I met with a law student the other day to discuss her possibly doing vacation work at my firm in July after her June exams. She told me about a discussion her class had with a female lecturer recently where the lecturer advised female students to forget about having a family until they had progressed as far as they could go in their careers. The subtext is that having a family is a career killer for women lawyers. I remember a similar tension years ago when I was in a large firm and it was an old problem then. It seems that it remains a serious issue today.
I remember a number of conversations with skilled and accomplished women attorneys who practically had to resign themselves to few further major career moves once they decided to have children. It pretty much boiled down to these women having a split focus once they had children and not being perceived to be capable of holding down a substantive practice of their own and taking care of the family.
It was gratifying to read a post by Joanne Wilson (aka Gotham Gal) titled “Still CEO of the Wilson household” in which she describes her life and work commitments. She talks about the many startups she works with while still making sure her home was kept running:
Although the 70% of my time spent on family is no longer 70% it is much less but it is far from zero. I have just figured out how to do it all within the 24 hours of the day and of course taking time out to sleep. Bottom line, as more and more women leave the workplace or re-enter the workplace, the reality is that whatever they choose to do for themselves or even if they never left work, their day job as CEO of the household will always continue to exist. So when VC’s or investors are concerned that pregnant entrepreneurs or women with families make them take pause to invest the reality is most women are doing a helluva lot more than anyone realizes and they thrive on it.
Her husband, well known venture capitalist Fred Wilson, weighed in with his post yesterday titled “Motherhood and Entrepreneurship” in which he reinforced his wife’s point that she can and does do it all:
I’ve watched the Gotham Gal go right back to work a week after our first child was born because it was a startup and they needed her. She managed it pretty well. We used to swap days we had to be home early to relieve Betty (our child caregiver at the time). I’ve watched her take on another startup working in an office in the basement of our house selling ad space in between driving the kids here and there. And as she says in the post, she always had dinner on the table, always made sure the kids had what they needed, and always made sure our home was functioning. She still does that even though she’s got something like a couple dozen projects going right now.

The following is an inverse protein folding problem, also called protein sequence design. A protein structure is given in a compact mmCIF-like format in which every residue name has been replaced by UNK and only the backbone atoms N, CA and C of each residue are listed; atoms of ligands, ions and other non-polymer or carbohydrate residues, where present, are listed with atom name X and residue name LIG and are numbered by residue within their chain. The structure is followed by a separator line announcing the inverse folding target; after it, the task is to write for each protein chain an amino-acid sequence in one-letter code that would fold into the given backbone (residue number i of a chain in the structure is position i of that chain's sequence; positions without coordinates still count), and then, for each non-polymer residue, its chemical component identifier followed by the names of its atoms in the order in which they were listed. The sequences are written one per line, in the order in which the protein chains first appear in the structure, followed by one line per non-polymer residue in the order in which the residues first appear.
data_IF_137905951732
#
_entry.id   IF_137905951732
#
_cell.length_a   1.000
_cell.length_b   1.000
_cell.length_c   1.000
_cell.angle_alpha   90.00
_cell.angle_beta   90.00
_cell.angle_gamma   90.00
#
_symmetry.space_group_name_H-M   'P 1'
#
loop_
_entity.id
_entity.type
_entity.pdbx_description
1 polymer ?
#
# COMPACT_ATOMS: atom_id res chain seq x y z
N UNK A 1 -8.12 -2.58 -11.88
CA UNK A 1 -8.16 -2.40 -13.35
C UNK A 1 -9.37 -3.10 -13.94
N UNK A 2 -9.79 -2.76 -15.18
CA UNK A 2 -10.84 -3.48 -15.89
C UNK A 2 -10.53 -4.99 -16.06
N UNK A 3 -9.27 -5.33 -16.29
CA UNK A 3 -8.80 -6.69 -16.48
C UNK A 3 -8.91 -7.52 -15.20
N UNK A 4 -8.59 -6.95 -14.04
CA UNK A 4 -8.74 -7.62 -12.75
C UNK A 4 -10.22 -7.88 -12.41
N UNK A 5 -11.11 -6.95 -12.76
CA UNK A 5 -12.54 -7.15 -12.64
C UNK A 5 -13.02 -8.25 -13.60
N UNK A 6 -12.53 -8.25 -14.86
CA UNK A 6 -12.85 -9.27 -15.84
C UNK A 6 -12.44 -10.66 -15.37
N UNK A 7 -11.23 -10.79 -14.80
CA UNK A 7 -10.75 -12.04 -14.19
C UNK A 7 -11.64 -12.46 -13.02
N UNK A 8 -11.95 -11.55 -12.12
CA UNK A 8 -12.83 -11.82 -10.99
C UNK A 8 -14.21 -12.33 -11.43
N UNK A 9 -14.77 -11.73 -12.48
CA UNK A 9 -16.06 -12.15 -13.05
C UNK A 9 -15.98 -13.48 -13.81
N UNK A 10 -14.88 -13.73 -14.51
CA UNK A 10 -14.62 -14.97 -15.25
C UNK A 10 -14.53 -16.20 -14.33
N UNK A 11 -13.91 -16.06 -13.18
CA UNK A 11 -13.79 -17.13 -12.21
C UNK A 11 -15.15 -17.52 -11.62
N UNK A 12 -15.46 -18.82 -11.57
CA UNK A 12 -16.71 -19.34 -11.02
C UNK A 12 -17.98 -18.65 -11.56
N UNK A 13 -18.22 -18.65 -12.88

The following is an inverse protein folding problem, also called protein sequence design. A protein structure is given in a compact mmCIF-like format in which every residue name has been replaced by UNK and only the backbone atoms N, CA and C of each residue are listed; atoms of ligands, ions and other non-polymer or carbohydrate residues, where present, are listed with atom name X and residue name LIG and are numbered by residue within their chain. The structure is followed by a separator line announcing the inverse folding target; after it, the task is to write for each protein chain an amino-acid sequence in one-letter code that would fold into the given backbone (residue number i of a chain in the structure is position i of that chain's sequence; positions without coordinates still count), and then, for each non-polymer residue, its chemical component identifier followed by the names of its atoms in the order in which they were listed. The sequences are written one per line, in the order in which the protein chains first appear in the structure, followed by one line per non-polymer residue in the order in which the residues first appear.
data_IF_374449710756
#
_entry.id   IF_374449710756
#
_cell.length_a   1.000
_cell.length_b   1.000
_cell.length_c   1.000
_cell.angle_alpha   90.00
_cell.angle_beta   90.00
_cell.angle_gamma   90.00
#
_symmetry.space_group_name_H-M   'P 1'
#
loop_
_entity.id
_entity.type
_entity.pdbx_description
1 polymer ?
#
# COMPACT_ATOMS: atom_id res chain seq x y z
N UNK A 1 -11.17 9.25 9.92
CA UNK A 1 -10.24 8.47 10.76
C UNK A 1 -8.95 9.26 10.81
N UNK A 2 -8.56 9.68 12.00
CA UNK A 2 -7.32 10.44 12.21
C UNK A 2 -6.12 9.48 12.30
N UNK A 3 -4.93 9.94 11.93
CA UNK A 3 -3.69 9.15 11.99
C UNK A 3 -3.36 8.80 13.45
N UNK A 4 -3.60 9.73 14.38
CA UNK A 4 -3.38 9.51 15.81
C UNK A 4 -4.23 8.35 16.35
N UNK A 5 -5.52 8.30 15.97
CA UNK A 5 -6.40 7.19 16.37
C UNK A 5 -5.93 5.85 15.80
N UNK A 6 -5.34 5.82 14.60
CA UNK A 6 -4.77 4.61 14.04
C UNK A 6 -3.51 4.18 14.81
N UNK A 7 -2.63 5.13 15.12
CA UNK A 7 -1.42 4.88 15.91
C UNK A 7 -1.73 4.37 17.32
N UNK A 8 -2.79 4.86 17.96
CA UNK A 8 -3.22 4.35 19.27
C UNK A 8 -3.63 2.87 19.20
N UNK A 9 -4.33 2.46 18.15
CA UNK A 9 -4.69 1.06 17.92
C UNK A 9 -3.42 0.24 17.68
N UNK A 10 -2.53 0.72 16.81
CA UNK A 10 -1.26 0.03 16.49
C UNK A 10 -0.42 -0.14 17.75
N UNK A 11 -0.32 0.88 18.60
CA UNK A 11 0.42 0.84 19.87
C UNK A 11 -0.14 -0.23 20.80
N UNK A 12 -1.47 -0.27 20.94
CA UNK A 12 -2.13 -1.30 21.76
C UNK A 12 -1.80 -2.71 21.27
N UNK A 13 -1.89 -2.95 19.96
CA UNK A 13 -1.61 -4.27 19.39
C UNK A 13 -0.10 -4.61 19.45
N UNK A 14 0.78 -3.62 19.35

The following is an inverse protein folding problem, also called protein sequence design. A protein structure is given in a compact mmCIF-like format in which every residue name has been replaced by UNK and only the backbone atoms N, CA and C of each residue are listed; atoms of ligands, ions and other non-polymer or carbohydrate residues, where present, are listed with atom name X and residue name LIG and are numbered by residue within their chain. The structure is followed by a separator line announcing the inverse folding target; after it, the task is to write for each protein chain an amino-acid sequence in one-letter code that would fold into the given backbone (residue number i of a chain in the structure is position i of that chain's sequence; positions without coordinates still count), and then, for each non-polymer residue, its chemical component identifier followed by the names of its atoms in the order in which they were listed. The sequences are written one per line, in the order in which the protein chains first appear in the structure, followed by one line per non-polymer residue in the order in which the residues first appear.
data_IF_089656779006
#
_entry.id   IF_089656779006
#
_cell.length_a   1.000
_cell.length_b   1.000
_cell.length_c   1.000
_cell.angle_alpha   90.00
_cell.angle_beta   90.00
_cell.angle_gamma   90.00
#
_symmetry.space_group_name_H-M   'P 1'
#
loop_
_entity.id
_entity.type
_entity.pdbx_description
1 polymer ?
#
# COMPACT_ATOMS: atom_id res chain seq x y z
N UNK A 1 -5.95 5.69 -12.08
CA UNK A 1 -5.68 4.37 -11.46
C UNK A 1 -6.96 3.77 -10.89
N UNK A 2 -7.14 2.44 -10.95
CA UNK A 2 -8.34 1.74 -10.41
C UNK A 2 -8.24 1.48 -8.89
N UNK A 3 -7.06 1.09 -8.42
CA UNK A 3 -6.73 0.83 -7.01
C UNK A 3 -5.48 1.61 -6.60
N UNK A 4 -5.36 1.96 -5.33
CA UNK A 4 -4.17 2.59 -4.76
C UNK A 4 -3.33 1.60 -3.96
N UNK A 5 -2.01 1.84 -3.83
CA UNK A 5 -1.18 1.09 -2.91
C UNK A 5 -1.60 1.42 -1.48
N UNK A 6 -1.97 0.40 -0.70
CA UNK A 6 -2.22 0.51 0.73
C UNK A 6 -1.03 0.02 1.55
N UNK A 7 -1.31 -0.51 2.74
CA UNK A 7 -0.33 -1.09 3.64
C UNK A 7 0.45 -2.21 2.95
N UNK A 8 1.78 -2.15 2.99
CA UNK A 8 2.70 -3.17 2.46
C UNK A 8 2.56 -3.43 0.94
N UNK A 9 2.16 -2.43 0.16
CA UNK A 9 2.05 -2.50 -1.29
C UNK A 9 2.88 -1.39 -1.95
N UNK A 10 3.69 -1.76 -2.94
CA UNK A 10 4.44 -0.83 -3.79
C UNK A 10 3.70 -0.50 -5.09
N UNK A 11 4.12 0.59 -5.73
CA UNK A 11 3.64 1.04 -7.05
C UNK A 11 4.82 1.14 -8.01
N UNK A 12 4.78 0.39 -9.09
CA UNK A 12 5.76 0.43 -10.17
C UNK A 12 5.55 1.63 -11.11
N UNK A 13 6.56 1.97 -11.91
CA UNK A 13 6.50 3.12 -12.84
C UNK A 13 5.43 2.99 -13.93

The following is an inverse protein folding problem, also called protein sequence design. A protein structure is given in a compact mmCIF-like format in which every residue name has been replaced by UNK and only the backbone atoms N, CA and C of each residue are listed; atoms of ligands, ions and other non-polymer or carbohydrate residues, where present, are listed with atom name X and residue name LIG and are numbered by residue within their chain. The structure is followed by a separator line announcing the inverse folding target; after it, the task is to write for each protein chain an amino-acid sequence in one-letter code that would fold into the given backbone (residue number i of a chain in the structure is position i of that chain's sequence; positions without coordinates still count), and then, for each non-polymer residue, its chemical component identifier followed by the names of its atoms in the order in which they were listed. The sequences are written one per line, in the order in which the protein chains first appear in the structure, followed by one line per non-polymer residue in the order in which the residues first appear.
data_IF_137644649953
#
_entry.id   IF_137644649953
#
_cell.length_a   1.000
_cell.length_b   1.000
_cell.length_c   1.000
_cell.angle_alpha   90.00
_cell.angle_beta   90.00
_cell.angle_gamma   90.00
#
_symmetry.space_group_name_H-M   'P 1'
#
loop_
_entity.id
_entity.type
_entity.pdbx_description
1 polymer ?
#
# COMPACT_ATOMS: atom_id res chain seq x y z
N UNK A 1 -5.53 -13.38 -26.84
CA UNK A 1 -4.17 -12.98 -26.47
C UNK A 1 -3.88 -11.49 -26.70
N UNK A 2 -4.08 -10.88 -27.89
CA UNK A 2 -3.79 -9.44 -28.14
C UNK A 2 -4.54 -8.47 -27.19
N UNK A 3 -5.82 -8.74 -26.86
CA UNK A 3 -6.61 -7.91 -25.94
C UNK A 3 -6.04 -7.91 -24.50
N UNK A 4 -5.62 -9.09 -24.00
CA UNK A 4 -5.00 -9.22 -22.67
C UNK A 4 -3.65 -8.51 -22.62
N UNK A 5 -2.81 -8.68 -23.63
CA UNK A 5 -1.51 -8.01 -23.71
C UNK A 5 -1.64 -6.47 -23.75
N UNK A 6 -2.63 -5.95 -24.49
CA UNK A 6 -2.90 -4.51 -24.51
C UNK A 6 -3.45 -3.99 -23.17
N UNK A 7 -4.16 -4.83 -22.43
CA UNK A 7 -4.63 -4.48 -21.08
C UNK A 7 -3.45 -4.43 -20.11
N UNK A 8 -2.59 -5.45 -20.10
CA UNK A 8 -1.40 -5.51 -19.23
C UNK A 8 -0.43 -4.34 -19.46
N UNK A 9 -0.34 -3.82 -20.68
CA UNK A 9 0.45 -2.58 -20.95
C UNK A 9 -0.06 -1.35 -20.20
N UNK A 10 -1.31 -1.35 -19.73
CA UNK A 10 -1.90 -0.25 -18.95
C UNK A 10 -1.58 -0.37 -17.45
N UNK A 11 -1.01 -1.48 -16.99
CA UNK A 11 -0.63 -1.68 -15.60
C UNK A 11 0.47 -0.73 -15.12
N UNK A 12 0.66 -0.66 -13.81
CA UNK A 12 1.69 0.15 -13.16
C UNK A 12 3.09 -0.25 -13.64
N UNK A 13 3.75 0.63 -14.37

This notion that a working mother has less intrinsic value than male counterparts is as offensive now as it was 6 years ago and as it has been for generations. Its easy for men to say that working mothers don’t and can’t possibly contribute as much as men do and that women should accept that having a family means they just won’t progress much further in demanding work environments. What those men don’t notice is that there are women working twice as hard as men every day: they are getting their work done and taking care of their families. I’ve had the odd few days when I’ve had to take care of our son and still get my work done. I had help from our housekeeper and, even then, it wasn’t easy. I developed so much respect for working women, generally, and single mothers, in particular in those moments.
I am sure many firms have taken steps to create a more equitable working environment for working mothers and to make sure that the fact that they have children isn’t an immediate disability and those firms should be applauded for that. Unfortunately it seems that the dominant perception is that working mothers are less capable and productive. What is worse is that this perception is being presented to the next generation of lawyers as a Truth which they must simply accept and this just propogates the misperception that working mothers have less value in a professional environment. I find this perception to be offensive and it totally underestimates what contribution these women make on so many levels. I hope those young women about to enter the legal (and other) profession refuse to accept this perception and make their own way in their chosen careers.
As Gotham Gal put it:
No offense guys, I’d love to see any of you do this.